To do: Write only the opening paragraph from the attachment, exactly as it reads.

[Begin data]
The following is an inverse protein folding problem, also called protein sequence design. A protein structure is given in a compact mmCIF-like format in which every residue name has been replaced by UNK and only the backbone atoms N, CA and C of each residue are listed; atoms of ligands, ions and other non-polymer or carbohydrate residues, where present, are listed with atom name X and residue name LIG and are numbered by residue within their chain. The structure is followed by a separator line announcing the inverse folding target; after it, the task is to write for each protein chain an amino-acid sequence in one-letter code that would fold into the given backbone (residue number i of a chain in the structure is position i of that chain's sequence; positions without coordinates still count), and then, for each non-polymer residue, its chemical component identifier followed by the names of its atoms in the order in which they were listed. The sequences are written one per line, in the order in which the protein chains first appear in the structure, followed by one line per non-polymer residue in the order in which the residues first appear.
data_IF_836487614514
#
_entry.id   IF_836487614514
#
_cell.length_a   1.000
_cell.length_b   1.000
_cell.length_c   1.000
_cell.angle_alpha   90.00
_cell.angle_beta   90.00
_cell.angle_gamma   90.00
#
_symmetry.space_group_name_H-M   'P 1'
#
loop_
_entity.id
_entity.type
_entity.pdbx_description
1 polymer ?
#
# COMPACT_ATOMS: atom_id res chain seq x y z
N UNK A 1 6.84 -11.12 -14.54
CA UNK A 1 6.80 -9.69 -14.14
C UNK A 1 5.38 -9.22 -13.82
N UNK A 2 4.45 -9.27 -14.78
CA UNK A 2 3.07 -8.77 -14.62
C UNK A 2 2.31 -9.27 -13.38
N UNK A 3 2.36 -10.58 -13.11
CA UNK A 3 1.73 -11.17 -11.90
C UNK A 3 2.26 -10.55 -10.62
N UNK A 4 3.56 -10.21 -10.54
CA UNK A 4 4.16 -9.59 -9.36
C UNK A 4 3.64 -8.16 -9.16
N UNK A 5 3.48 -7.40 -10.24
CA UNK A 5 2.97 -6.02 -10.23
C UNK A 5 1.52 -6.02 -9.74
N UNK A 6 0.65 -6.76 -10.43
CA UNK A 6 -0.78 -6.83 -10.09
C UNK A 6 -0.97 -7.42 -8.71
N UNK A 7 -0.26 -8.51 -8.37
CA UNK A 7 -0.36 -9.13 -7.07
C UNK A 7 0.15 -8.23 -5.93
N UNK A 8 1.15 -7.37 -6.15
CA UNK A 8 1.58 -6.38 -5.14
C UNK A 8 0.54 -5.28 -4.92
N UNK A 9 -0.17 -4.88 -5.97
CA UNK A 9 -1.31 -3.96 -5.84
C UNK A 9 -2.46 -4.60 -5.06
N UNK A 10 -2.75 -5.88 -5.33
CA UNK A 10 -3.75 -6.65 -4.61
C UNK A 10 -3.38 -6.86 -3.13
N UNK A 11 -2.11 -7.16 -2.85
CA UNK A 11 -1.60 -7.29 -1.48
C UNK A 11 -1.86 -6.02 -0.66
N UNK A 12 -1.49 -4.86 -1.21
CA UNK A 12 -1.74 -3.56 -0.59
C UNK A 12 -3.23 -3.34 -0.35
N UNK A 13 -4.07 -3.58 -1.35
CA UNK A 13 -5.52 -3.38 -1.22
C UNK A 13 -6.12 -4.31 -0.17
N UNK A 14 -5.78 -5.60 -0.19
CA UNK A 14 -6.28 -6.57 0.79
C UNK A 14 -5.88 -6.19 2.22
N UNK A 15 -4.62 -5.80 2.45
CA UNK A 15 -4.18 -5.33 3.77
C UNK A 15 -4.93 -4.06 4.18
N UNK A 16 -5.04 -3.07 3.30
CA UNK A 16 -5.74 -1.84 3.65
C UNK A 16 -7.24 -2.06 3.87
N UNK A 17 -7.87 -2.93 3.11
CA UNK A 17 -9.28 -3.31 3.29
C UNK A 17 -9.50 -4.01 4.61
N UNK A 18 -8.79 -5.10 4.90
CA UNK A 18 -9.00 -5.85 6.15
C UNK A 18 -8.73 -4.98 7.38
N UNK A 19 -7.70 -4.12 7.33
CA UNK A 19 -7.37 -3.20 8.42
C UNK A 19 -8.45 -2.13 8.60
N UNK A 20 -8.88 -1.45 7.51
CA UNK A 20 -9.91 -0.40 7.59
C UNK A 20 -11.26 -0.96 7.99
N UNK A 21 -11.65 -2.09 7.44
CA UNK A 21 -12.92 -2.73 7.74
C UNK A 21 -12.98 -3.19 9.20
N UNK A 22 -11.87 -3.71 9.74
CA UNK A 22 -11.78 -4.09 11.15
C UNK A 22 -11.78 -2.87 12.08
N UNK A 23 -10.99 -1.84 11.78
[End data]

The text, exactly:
The following is an inverse protein folding problem, also called protein sequence design. A protein structure is given in a compact mmCIF-like format in which every residue name has been replaced by UNK and only the backbone atoms N, CA and C of each residue are listed; atoms of ligands, ions and other non-polymer or carbohydrate residues, where present, are listed with atom name X and residue name LIG and are numbered by residue within their chain. The structure is followed by a separator line announcing the inverse folding target; after it, the task is to write for each protein chain an amino-acid sequence in one-letter code that would fold into the given backbone (residue number i of a chain in the structure is position i of that chain's sequence; positions without coordinates still count), and then, for each non-polymer residue, its chemical component identifier followed by the names of its atoms in the order in which they were listed. The sequences are written one per line, in the order in which the protein chains first appear in the structure, followed by one line per non-polymer residue in the order in which the residues first appear.